Thursday, June 14, 2018

The Need For Speed!

Proof positive that us Texans are bat-shit crazy about our right to kill ourselves with excess speed!

I’m just on the outskirts of Estilline where the eastern end of Texas-86 dead-ends at US-287. Forty miles west of here is Quitaque. In between is two lanes of twisting state road threading between ranches and cotton fields as it tracks along an un-named ridge. (on the south side of the road water drains to the North Pease River and on the north to the Little Red River)

Bob Wills’ tour bus at sunrise

Thirty miles in, offering a temporary respite from the blistering speed, is the town of Turkey, population 421, home town of Bob Wills – king of country swing.

From here it’s another 10 miles to Quitaque, (kit-a-kway) population 411, home town of Jimmy Ross – President of Lions Club International 2006-2007. No, I’m serous! As you come into town from the west there’s a big sign saying so.

Halfway in between Turkey and Quitaque is an unmapped place called Valley View, home of Valley School, which is shared by the two towns plus an unincorporated area, (Flomot, population 181) all spread out across three different counties.  Next to Valley School is the Valley View Drive-in movie theater. The sign says ‘closed for winter’, but I’m not sure how many years ago now that was. . .

So what?

Well Quitaque is 4 miles south of Caprock Canyons State Park and more on that in future posts,

Estimating off the white line, which by Federal mandate is 10' long, (Who says the government never did anything for us?) the driver taking this photo is, if I'm being generous, about 90 feet behind the truck. At 55.5 mph the proper following distance of 2 seconds is 162.8 feet. Now who's the bad driver?

but as long as we’re on the subject of speed, (or at least I am.) there’s been some grumbling on forums and blogs lately about slow trucks passing slower trucks and inconveniencing other drivers who want to go even faster, and this image has been bandied about to illustrate the point

I actually question that the numbers pasted into the image are realistic since many of the big trucking companies, including Schneider there on the right,  govern their fleet trucks at 62 MPH while owner-operators, which carry their own liability insurance, contracted to the carrier are often governed at 65 MPH. (These are not arbitrary speeds but rather are derived from hundreds of millions of miles worth of data that’s been crunched down to optimum delivery times verses operating cost, safety, and equipment wear-and-tear. Maybe the rest of us should sit up and take notice?)

Being one of those laid-back drivers that doesn’t mind slowing down (On Texas-86 I ended up behind an old travel-trailer recently pulled out of the weeds and doing no more than 55 lest it fall apart on one of the turns. Rather than go through the stress and risk of passing on a twisting 2-lane so I could get back up to my usual 60 to 65, I just sat back and relaxed for the next 20 miles.) I got to wondering what the real, rather than the perceived, effects of road-speed are.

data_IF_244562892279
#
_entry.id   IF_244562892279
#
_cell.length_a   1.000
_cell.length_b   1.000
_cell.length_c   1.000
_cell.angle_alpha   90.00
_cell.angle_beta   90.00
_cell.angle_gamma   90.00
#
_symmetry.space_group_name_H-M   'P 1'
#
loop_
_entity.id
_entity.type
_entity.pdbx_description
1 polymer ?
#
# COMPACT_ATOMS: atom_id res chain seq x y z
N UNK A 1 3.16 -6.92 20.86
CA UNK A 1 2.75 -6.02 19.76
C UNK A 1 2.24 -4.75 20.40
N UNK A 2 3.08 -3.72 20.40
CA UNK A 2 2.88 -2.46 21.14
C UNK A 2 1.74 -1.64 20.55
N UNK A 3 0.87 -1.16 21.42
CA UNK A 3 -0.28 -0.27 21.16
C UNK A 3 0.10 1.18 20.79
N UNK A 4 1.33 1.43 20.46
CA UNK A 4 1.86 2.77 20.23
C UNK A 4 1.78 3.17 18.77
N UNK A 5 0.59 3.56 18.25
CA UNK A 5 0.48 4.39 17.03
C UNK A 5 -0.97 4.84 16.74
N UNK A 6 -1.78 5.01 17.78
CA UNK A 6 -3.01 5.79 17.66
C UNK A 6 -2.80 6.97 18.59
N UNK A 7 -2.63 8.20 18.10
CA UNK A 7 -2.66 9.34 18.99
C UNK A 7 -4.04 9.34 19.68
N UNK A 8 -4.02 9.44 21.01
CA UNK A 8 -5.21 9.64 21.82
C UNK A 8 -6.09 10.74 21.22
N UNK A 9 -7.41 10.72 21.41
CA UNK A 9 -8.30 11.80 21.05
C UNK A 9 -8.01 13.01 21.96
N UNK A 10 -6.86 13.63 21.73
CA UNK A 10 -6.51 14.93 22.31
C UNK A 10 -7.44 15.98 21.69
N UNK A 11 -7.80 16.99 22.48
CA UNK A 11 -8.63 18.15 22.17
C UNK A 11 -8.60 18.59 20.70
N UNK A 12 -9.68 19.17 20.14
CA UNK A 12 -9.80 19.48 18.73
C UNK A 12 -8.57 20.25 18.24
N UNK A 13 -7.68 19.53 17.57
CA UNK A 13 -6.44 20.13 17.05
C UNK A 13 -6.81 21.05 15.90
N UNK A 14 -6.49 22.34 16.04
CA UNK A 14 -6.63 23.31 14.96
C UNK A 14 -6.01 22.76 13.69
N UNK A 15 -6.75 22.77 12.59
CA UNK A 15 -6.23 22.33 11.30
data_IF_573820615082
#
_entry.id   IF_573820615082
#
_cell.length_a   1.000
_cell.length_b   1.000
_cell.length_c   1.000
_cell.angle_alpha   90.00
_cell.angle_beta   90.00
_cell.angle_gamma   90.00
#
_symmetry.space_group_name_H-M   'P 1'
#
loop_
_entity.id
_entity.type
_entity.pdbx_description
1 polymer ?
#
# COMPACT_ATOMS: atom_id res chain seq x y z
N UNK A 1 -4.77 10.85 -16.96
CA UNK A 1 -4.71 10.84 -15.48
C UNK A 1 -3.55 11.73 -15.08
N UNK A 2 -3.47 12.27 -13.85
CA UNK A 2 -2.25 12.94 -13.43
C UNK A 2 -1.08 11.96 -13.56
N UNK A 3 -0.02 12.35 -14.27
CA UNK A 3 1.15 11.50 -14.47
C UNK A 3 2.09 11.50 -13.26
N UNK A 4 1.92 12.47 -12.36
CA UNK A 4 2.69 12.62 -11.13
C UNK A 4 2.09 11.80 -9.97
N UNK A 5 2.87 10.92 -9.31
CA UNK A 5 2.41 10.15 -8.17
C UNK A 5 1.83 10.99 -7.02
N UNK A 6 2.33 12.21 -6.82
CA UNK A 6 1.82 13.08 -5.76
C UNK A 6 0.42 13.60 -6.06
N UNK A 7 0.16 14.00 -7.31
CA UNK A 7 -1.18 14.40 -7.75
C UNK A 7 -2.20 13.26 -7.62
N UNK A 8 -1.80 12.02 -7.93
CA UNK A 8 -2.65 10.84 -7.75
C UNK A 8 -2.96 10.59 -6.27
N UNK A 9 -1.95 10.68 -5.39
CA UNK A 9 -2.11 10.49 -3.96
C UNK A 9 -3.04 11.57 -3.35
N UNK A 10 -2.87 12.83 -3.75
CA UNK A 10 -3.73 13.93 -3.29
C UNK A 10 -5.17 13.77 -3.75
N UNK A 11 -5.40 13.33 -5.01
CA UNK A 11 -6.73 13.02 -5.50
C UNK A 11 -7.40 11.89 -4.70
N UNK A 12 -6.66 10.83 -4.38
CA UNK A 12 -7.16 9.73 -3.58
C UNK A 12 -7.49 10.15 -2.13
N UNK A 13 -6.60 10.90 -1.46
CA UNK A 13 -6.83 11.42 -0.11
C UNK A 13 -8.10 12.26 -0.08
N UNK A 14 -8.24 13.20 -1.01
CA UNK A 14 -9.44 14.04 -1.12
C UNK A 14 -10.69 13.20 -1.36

For a typical scenario on a Texas freeway I took truck A doing 62 and truck B coming up behind doing 65. The speed difference amounts to truck B covering 264 feet per minute more than truck A. If truck B pulls out to pass when a truck and a half length behind truck A, about 113 feet between front bumper and back of trailer, and moves back over when the rear of the trailer is a truck and a half length ahead of truck A, that’s a total difference of 375 feet truck B has to make up out there in the passing lane, which, given the difference in the speed of the two trucks will take 1.42 minutes. If during that 1.42 minutes, speedy-car, running at 75 MPH and coming up behind truck B at the exact moment truck B pulls out to pass, will lose a whole 1250 feet of forward progress compared to spending the same 1.42 minutes doing 75 MPH. Barring any other such incidents, at the end of one hour speedy-car, assuming speedy-car sticks to the 75 MPH speed limit the rest of the time, will have covered 74.76326 miles instead of the 75 the driver was hoping for. That difference of 0.236742 miles cost the driver a whole 11.55303 seconds.

Oh boo-hoo!! It takes most of us longer than that to fish our credit-card out after the checker has rung us up. (I swear, a lot of us act as if having to actually pay at the check-out comes as a surprise every time!)

11.5 seconds is also the time it takes to do a pretty decent 100 yard dash, but of course, being American, speedy-car’s driver is 20 to 30 pounds overweight and hasn’t done anything more strenuous in the past 5 years than a quick shuffle from couch to fridge and back during a commercial break so couldn’t run for 100 yards all in one shot at any speed.  . .

But let’s make the whole thing worse and say truck B was doing 63 to truck A’s 62. Then it takes a whopping 4.261364 minutes to make the pass and at the end of the hour speedy-car is 41.59091 seconds behind. My question is just what the hell is so important that 42 seconds, less than the time it takes to watch just one more commercial on TV, is worth getting riled up about???

Unthinking shit like that riles me up!


  1. Yep, you pretty much nailed it. Then, when I settle in at a safe following distance, somebody with a death wish will pass me and slide in between me and the truck--all with the goal to get nowhere fast.

    1. Sometimes it seems like you need to put it in reverse just to maintain a safe following distance!